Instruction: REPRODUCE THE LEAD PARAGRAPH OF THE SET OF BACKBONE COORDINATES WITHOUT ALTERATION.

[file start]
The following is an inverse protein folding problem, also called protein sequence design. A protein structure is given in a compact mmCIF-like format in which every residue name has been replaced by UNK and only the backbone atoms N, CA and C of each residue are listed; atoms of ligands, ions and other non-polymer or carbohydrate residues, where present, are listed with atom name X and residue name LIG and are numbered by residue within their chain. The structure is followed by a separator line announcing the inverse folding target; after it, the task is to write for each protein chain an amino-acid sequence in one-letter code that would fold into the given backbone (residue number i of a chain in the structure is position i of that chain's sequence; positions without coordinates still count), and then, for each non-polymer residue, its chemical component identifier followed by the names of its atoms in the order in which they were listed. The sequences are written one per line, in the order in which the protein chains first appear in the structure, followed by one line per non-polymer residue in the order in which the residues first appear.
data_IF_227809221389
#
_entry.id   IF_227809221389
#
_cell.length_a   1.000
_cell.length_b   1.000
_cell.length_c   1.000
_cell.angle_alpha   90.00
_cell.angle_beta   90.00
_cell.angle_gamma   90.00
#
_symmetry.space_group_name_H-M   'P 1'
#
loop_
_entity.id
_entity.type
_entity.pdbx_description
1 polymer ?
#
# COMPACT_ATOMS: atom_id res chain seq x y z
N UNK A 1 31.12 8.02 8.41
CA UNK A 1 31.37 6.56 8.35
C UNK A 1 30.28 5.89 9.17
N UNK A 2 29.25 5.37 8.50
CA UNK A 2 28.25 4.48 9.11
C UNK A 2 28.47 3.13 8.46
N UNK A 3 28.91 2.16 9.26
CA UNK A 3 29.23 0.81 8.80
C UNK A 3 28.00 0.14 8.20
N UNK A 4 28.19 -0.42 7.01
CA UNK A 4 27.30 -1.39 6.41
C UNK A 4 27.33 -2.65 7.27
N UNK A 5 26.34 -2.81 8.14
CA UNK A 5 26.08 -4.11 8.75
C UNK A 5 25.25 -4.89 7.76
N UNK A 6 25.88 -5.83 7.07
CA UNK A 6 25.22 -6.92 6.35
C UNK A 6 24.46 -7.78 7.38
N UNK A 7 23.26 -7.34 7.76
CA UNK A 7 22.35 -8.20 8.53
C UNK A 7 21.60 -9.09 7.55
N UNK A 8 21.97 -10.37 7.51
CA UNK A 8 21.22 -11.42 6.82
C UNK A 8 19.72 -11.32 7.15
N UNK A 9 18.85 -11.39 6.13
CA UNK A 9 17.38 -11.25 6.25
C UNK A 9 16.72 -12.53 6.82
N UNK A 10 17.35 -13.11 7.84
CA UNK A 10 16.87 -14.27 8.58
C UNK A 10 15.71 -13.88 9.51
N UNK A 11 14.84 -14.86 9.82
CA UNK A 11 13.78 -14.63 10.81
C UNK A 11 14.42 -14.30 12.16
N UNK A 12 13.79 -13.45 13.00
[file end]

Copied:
The following is an inverse protein folding problem, also called protein sequence design. A protein structure is given in a compact mmCIF-like format in which every residue name has been replaced by UNK and only the backbone atoms N, CA and C of each residue are listed; atoms of ligands, ions and other non-polymer or carbohydrate residues, where present, are listed with atom name X and residue name LIG and are numbered by residue within their chain. The structure is followed by a separator line announcing the inverse folding target; after it, the task is to write for each protein chain an amino-acid sequence in one-letter code that would fold into the given backbone (residue number i of a chain in the structure is position i of that chain's sequence; positions without coordinates still count), and then, for each non-polymer residue, its chemical component identifier followed by the names of its atoms in the order in which they were listed. The sequences are written one per line, in the order in which the protein chains first appear in the structure, followed by one line per non-polymer residue in the order in which the residues first appear.